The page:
ASHEVILLE, N.C. (Asheville Citizen-Times) -- A man whose killing by police touched off community protests died after being shot nine times by an Asheville officer, according to an autopsy report released Friday.
Jai “Jerry” Williams, 35, died from gunshot wounds to his head, chest and stomach July 2, following a 3-mile, high-speed police chase in Asheville.
According to the autopsy report, Williams was carrying a weapon. Authorities have said he was armed with an AR-15 rifle and posed a threat to officers.
Asheville police Sgt. Tyler Radford, who is white, fired one shot to Williams' forehead, one shot to the right side of his chest, two shots to his upper left leg and one shot to his upper right leg, according to a state medical examiner's findings.
Williams, 35, also was shot in his left wrist, upper left arm and twice in his lower left leg. Police have said Radford was the only officer involved in the shooting.
Williams, who was black, suffered lacerations on his face near his lip and cheek as well as one on his torso. A bullet also grazed his head.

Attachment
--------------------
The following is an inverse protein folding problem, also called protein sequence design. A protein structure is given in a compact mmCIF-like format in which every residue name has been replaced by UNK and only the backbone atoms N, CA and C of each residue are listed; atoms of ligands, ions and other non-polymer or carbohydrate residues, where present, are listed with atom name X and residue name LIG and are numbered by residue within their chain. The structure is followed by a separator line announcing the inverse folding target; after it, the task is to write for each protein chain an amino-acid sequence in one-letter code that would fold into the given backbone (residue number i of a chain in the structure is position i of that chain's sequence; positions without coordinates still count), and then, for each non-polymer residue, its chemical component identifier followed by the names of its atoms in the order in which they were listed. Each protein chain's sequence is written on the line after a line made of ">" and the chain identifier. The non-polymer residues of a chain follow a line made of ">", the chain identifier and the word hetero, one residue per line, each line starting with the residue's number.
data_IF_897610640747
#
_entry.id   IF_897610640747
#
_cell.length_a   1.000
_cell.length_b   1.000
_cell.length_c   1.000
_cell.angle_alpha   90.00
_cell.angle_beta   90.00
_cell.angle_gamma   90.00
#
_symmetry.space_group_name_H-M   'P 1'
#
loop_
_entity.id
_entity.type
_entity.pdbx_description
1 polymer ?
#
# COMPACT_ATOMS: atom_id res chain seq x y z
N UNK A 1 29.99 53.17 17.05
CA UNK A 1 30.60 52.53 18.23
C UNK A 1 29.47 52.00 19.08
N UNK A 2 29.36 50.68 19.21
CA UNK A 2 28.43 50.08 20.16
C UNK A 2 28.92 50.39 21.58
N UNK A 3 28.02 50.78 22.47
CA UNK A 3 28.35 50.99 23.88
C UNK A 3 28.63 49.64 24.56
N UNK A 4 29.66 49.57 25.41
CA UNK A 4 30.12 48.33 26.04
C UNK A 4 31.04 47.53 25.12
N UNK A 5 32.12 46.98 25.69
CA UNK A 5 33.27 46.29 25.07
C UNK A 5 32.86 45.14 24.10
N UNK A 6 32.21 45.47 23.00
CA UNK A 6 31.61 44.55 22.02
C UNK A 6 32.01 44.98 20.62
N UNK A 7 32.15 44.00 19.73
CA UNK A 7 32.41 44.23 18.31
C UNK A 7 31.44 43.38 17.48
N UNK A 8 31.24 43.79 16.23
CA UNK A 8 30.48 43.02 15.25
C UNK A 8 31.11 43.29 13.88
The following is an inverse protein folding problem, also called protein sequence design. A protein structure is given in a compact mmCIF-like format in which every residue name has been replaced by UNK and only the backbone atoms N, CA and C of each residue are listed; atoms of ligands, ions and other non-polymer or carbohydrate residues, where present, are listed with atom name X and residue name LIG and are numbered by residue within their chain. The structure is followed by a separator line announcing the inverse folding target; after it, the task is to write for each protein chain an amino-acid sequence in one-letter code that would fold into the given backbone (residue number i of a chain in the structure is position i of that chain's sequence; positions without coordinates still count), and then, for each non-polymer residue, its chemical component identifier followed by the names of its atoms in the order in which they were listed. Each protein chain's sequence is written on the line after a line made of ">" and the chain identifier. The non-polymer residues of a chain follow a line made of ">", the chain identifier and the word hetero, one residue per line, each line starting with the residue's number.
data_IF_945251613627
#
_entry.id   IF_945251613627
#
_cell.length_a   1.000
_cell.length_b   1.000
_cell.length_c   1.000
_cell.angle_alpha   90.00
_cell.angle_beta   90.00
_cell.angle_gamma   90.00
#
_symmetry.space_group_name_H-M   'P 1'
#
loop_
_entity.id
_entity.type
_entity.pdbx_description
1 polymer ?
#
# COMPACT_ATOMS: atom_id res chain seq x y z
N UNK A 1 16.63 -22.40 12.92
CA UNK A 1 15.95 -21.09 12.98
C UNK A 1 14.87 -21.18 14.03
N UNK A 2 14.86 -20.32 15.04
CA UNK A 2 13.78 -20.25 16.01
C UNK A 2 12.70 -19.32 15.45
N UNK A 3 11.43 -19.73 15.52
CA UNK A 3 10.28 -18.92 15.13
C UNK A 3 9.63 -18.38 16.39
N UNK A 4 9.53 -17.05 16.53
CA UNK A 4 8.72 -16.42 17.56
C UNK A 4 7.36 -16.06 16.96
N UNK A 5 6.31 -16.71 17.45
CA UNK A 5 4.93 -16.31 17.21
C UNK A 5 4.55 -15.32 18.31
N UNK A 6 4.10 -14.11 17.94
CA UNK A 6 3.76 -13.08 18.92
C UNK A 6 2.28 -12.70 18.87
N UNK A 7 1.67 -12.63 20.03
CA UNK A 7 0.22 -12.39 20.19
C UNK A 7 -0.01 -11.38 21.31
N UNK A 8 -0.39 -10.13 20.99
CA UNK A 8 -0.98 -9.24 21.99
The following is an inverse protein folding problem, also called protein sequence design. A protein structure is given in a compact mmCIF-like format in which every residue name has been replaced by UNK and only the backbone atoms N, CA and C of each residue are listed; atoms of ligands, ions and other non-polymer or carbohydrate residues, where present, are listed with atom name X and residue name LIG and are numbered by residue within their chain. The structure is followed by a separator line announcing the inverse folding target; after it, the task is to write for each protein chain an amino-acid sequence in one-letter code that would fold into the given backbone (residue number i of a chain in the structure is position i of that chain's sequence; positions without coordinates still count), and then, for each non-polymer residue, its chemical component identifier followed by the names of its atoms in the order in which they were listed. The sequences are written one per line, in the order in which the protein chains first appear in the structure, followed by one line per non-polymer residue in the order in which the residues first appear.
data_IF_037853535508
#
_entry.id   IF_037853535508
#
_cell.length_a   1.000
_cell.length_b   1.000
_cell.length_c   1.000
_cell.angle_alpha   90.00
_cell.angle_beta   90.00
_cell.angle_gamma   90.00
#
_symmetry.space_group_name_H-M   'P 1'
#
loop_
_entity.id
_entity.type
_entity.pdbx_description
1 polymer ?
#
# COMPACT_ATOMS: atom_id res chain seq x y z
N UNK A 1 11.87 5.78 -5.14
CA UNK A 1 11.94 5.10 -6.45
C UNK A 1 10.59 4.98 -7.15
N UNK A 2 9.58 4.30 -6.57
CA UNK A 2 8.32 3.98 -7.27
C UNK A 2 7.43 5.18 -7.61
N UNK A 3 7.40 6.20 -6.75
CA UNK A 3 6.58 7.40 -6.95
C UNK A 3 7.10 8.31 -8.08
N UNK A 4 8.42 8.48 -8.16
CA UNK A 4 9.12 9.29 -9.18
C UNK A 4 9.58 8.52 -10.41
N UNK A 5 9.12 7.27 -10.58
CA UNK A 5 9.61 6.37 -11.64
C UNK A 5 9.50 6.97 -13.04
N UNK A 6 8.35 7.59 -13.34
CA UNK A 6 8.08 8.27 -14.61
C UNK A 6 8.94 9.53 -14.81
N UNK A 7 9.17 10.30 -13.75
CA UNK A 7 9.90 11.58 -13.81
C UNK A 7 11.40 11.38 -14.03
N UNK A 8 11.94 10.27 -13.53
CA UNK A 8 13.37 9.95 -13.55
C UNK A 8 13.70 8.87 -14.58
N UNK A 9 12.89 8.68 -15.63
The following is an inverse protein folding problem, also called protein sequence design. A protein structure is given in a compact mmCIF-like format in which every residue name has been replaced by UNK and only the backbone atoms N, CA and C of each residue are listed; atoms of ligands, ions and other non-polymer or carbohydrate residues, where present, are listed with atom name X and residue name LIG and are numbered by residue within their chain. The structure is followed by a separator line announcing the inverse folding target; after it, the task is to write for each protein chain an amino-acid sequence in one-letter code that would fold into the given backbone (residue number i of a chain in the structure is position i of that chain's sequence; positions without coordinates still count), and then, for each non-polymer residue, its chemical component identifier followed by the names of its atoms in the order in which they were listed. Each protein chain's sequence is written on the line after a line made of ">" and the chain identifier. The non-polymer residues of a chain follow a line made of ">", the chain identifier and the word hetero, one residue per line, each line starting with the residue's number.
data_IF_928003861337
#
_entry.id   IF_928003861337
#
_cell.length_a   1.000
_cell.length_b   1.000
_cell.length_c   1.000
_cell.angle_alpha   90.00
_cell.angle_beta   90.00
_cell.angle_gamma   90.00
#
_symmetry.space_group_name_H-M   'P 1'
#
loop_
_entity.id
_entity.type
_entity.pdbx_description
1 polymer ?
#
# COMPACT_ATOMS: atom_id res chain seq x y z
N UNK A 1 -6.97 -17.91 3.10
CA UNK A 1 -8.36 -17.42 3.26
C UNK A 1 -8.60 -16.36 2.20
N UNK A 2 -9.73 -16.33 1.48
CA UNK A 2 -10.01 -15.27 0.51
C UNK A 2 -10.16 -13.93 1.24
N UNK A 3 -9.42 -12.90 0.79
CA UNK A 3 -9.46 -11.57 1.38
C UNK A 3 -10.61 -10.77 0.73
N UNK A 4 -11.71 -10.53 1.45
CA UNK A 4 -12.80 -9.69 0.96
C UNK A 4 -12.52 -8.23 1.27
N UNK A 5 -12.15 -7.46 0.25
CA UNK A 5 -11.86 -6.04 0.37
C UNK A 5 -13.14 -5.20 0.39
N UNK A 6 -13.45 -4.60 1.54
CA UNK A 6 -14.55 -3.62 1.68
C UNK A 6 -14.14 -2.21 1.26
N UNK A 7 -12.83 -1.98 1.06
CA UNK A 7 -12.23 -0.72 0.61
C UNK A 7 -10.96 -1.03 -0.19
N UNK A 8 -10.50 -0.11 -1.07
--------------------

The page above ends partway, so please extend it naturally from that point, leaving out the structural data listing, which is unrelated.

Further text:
Tests found Williams had a blood alcohol content level of 0.12. North Carolina’s legal limit for driving is 0.08.
During the pursuit of Williams, police said they saw "what appeared to be a female struggling in the vehicle and attempting to get out.” Williams was pronounced dead at the scene and was the only person injured.
Witnesses have questioned whether the police’s lethal use of force was necessary. Photos from the scene show the body of Williams next to what appears to be a black rifle.
His death was followed by protests, including one in which six people and a journalist were arrested after staging a sit-in at the Asheville Police Department. Several activists were also cited by police for impeding traffic during the downtown march, which led to police headquarters.
Radford has been placed on paid administrative leave resolution of the case. The N.C. State Bureau of Investigation has turned over its report on the shooting to District Attorney Todd Williams, who said he is still reviewing their findings.
The submission included more than 900 pages of written documentation, hundreds of digital photographs and multiple hours of audio and video recordings, Williams said.
It could be weeks before he makes a decision on whether the shooting was justified, Williams said.
At the time of the shooting, Asheville police officers were not equipped with body cameras and Radford’s patrol car did not have an in-car camera.